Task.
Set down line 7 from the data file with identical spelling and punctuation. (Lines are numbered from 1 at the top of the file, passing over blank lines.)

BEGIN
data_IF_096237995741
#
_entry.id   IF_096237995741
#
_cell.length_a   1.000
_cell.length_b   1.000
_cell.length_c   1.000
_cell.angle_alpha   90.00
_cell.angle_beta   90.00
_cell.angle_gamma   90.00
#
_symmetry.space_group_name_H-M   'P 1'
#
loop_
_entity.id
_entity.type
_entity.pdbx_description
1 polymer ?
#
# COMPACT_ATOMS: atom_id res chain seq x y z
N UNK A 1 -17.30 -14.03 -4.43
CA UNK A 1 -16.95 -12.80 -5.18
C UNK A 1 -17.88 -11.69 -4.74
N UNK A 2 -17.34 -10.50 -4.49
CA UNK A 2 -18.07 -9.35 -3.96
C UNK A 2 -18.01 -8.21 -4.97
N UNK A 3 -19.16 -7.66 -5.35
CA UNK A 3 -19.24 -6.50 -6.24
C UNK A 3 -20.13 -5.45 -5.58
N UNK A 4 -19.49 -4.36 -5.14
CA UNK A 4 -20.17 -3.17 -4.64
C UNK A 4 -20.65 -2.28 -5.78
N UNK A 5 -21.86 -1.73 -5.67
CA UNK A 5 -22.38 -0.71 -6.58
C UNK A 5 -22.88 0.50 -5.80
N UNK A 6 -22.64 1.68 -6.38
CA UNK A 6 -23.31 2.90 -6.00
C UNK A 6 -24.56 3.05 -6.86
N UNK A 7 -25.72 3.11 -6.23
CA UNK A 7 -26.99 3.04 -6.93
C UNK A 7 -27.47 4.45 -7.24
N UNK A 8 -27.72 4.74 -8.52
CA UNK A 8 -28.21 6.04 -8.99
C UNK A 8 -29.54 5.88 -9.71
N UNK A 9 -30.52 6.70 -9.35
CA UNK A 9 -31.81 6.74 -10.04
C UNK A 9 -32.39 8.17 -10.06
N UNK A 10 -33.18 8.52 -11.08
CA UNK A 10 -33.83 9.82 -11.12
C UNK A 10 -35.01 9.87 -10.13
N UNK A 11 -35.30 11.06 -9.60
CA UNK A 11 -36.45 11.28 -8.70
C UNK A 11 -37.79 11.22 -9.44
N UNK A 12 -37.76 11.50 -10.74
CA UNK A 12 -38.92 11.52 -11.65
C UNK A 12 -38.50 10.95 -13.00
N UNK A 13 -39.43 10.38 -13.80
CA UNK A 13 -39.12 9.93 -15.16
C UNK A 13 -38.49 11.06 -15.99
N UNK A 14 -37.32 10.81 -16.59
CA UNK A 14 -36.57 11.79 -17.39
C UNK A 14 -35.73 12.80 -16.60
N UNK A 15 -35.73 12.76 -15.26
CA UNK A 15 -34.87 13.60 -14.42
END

_cell.length_c   1.000